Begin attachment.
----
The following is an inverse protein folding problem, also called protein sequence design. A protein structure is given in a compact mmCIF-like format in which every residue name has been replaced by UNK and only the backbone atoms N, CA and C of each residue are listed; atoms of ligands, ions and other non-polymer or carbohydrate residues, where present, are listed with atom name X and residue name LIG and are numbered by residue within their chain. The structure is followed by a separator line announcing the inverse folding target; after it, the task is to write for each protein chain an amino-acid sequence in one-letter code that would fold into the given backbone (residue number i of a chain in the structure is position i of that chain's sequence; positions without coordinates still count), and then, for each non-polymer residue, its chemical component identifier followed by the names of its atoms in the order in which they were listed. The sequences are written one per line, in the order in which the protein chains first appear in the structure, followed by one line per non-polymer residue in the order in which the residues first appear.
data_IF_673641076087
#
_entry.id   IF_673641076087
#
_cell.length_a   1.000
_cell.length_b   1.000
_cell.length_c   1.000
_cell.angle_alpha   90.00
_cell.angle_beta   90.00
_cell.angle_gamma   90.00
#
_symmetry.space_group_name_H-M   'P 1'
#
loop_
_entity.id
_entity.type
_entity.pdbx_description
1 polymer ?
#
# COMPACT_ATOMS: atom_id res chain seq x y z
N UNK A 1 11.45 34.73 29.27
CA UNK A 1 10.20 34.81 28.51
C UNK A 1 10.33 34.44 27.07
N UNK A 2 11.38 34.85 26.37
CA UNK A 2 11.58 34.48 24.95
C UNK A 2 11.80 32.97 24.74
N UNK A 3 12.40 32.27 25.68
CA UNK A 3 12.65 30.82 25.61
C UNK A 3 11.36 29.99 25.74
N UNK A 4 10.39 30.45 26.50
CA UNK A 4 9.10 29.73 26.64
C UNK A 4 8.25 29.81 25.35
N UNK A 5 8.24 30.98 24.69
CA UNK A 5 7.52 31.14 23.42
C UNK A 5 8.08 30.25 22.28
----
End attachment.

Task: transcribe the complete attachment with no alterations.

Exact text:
The following is an inverse protein folding problem, also called protein sequence design. A protein structure is given in a compact mmCIF-like format in which every residue name has been replaced by UNK and only the backbone atoms N, CA and C of each residue are listed; atoms of ligands, ions and other non-polymer or carbohydrate residues, where present, are listed with atom name X and residue name LIG and are numbered by residue within their chain. The structure is followed by a separator line announcing the inverse folding target; after it, the task is to write for each protein chain an amino-acid sequence in one-letter code that would fold into the given backbone (residue number i of a chain in the structure is position i of that chain's sequence; positions without coordinates still count), and then, for each non-polymer residue, its chemical component identifier followed by the names of its atoms in the order in which they were listed. The sequences are written one per line, in the order in which the protein chains first appear in the structure, followed by one line per non-polymer residue in the order in which the residues first appear.
data_IF_673641076087
#
_entry.id   IF_673641076087
#
_cell.length_a   1.000
_cell.length_b   1.000
_cell.length_c   1.000
_cell.angle_alpha   90.00
_cell.angle_beta   90.00
_cell.angle_gamma   90.00
#
_symmetry.space_group_name_H-M   'P 1'
#
loop_
_entity.id
_entity.type
_entity.pdbx_description
1 polymer ?
#
# COMPACT_ATOMS: atom_id res chain seq x y z
N UNK A 1 11.45 34.73 29.27
CA UNK A 1 10.20 34.81 28.51
C UNK A 1 10.33 34.44 27.07
N UNK A 2 11.38 34.85 26.37
CA UNK A 2 11.58 34.48 24.95
C UNK A 2 11.80 32.97 24.74
N UNK A 3 12.40 32.27 25.68
CA UNK A 3 12.65 30.82 25.61
C UNK A 3 11.36 29.99 25.74
N UNK A 4 10.39 30.45 26.50
CA UNK A 4 9.10 29.73 26.64
C UNK A 4 8.25 29.81 25.35
N UNK A 5 8.24 30.98 24.69
CA UNK A 5 7.52 31.14 23.42
C UNK A 5 8.08 30.25 22.28